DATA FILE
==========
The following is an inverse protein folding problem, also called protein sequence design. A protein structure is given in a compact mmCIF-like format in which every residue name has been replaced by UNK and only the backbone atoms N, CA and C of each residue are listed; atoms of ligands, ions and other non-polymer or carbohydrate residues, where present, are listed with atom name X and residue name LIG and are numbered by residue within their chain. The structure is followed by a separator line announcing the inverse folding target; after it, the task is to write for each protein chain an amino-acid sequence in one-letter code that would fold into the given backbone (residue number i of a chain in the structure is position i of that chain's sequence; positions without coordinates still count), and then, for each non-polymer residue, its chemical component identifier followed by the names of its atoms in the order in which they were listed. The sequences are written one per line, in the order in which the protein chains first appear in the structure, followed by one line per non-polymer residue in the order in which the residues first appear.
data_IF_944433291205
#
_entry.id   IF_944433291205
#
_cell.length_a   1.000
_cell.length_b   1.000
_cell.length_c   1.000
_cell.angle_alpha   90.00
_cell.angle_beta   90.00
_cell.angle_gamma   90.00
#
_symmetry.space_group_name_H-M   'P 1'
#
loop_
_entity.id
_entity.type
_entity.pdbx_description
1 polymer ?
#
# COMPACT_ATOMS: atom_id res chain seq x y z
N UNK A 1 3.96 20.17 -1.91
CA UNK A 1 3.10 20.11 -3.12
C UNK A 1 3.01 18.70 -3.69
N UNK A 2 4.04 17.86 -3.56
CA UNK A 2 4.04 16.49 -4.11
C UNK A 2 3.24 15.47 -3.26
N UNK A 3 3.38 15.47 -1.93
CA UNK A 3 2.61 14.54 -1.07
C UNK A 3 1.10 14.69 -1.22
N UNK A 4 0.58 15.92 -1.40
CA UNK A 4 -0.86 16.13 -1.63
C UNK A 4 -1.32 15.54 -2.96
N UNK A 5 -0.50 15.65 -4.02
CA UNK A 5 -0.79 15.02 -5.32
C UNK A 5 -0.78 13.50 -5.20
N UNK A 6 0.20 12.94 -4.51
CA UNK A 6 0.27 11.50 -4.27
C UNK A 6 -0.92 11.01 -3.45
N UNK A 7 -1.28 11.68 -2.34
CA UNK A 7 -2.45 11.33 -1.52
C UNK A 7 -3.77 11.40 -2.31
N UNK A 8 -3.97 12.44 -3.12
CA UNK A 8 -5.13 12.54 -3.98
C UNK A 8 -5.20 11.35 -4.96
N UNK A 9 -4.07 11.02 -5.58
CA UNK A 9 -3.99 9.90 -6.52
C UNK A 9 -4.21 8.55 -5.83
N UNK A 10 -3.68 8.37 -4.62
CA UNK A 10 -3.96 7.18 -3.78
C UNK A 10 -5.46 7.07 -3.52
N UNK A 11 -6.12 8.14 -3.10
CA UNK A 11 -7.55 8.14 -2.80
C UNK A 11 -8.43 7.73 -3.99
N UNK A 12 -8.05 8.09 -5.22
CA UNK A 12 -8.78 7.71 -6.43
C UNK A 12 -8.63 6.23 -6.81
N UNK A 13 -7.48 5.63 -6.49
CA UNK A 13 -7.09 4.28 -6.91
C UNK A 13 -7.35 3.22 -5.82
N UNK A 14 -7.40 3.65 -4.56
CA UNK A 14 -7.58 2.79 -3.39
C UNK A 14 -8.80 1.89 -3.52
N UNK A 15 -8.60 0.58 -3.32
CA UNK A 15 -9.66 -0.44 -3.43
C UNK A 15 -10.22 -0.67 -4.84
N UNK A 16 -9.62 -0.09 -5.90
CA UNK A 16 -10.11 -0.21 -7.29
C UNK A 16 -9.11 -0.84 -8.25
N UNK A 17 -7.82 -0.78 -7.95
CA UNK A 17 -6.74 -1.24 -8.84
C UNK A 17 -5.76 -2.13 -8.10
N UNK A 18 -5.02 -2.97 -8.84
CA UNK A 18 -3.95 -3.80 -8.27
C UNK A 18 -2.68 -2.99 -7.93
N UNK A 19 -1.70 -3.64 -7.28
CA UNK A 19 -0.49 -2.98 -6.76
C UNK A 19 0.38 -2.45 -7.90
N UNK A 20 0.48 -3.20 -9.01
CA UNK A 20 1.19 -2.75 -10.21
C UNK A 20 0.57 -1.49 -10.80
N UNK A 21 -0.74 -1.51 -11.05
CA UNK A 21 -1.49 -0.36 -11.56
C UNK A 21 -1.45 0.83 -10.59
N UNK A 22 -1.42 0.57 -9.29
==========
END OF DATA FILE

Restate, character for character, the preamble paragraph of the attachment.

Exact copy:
The following is an inverse protein folding problem, also called protein sequence design. A protein structure is given in a compact mmCIF-like format in which every residue name has been replaced by UNK and only the backbone atoms N, CA and C of each residue are listed; atoms of ligands, ions and other non-polymer or carbohydrate residues, where present, are listed with atom name X and residue name LIG and are numbered by residue within their chain. The structure is followed by a separator line announcing the inverse folding target; after it, the task is to write for each protein chain an amino-acid sequence in one-letter code that would fold into the given backbone (residue number i of a chain in the structure is position i of that chain's sequence; positions without coordinates still count), and then, for each non-polymer residue, its chemical component identifier followed by the names of its atoms in the order in which they were listed. The sequences are written one per line, in the order in which the protein chains first appear in the structure, followed by one line per non-polymer residue in the order in which the residues first appear.